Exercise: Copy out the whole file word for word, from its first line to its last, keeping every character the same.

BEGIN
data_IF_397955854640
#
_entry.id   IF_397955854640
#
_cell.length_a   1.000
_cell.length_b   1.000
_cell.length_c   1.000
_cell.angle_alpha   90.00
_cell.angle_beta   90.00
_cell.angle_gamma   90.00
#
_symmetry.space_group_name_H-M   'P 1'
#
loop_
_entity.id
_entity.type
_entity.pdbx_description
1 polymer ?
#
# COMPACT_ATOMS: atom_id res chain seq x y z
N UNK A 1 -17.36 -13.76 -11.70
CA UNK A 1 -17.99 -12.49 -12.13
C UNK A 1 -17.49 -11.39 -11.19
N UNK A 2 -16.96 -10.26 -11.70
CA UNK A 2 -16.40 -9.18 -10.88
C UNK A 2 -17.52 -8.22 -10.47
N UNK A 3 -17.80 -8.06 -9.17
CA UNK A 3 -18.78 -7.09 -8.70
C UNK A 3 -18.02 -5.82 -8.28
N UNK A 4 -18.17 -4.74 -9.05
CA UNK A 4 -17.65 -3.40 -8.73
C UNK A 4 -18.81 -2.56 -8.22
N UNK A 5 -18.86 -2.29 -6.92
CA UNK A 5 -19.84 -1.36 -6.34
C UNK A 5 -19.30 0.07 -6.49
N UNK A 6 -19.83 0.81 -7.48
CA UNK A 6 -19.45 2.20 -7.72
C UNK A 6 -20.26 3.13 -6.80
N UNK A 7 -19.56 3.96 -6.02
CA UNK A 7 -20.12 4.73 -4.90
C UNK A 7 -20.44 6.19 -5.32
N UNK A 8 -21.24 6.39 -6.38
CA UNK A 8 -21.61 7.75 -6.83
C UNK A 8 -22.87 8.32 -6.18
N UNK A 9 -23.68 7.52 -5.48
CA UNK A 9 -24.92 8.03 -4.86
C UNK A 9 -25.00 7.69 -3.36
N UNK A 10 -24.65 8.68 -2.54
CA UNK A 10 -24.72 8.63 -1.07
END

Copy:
data_IF_397955854640
#
_entry.id   IF_397955854640
#
_cell.length_a   1.000
_cell.length_b   1.000
_cell.length_c   1.000
_cell.angle_alpha   90.00
_cell.angle_beta   90.00
_cell.angle_gamma   90.00
#
_symmetry.space_group_name_H-M   'P 1'
#
loop_
_entity.id
_entity.type
_entity.pdbx_description
1 polymer ?
#
# COMPACT_ATOMS: atom_id res chain seq x y z
N UNK A 1 -17.36 -13.76 -11.70
CA UNK A 1 -17.99 -12.49 -12.13
C UNK A 1 -17.49 -11.39 -11.19
N UNK A 2 -16.96 -10.26 -11.70
CA UNK A 2 -16.40 -9.18 -10.88
C UNK A 2 -17.52 -8.22 -10.47
N UNK A 3 -17.80 -8.06 -9.17
CA UNK A 3 -18.78 -7.09 -8.70
C UNK A 3 -18.02 -5.82 -8.28
N UNK A 4 -18.17 -4.74 -9.05
CA UNK A 4 -17.65 -3.40 -8.73
C UNK A 4 -18.81 -2.56 -8.22
N UNK A 5 -18.86 -2.29 -6.92
CA UNK A 5 -19.84 -1.36 -6.34
C UNK A 5 -19.30 0.07 -6.49
N UNK A 6 -19.83 0.81 -7.48
CA UNK A 6 -19.45 2.20 -7.72
C UNK A 6 -20.26 3.13 -6.80
N UNK A 7 -19.56 3.96 -6.02
CA UNK A 7 -20.12 4.73 -4.90
C UNK A 7 -20.44 6.19 -5.32
N UNK A 8 -21.24 6.39 -6.38
CA UNK A 8 -21.61 7.75 -6.83
C UNK A 8 -22.87 8.32 -6.18
N UNK A 9 -23.68 7.52 -5.48
CA UNK A 9 -24.92 8.03 -4.86
C UNK A 9 -25.00 7.69 -3.36
N UNK A 10 -24.65 8.68 -2.54
CA UNK A 10 -24.72 8.63 -1.07